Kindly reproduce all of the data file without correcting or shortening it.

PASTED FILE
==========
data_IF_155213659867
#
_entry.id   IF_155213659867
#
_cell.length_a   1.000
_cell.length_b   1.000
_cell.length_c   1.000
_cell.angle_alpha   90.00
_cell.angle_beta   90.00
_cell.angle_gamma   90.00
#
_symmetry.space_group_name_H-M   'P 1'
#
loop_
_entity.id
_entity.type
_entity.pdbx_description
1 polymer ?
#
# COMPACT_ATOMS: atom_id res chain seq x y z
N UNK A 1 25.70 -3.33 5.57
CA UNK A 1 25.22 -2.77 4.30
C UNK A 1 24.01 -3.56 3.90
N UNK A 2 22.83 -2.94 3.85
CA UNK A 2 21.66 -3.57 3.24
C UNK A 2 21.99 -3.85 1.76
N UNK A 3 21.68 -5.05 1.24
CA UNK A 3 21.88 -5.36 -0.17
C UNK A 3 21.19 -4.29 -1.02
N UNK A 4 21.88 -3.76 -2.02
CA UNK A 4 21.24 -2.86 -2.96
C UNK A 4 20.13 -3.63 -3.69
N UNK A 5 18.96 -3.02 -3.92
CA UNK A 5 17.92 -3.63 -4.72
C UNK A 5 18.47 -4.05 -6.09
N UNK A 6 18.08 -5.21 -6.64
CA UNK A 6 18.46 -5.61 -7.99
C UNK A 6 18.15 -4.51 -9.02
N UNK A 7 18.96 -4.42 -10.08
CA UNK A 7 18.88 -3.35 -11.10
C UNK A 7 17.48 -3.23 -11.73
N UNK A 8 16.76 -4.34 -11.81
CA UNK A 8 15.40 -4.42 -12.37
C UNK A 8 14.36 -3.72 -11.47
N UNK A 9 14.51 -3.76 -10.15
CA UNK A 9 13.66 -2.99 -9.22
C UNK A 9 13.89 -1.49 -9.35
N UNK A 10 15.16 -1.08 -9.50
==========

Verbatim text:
data_IF_155213659867
#
_entry.id   IF_155213659867
#
_cell.length_a   1.000
_cell.length_b   1.000
_cell.length_c   1.000
_cell.angle_alpha   90.00
_cell.angle_beta   90.00
_cell.angle_gamma   90.00
#
_symmetry.space_group_name_H-M   'P 1'
#
loop_
_entity.id
_entity.type
_entity.pdbx_description
1 polymer ?
#
# COMPACT_ATOMS: atom_id res chain seq x y z
N UNK A 1 25.70 -3.33 5.57
CA UNK A 1 25.22 -2.77 4.30
C UNK A 1 24.01 -3.56 3.90
N UNK A 2 22.83 -2.94 3.85
CA UNK A 2 21.66 -3.57 3.24
C UNK A 2 21.99 -3.85 1.76
N UNK A 3 21.68 -5.05 1.24
CA UNK A 3 21.88 -5.36 -0.17
C UNK A 3 21.19 -4.29 -1.02
N UNK A 4 21.88 -3.76 -2.02
CA UNK A 4 21.24 -2.86 -2.96
C UNK A 4 20.13 -3.63 -3.69
N UNK A 5 18.96 -3.02 -3.92
CA UNK A 5 17.92 -3.63 -4.72
C UNK A 5 18.47 -4.05 -6.09
N UNK A 6 18.08 -5.21 -6.64
CA UNK A 6 18.46 -5.61 -7.99
C UNK A 6 18.15 -4.51 -9.02
N UNK A 7 18.96 -4.42 -10.08
CA UNK A 7 18.88 -3.35 -11.10
C UNK A 7 17.48 -3.23 -11.73
N UNK A 8 16.76 -4.34 -11.81
CA UNK A 8 15.40 -4.42 -12.37
C UNK A 8 14.36 -3.72 -11.47
N UNK A 9 14.51 -3.76 -10.15
CA UNK A 9 13.66 -2.99 -9.22
C UNK A 9 13.89 -1.49 -9.35
N UNK A 10 15.16 -1.08 -9.50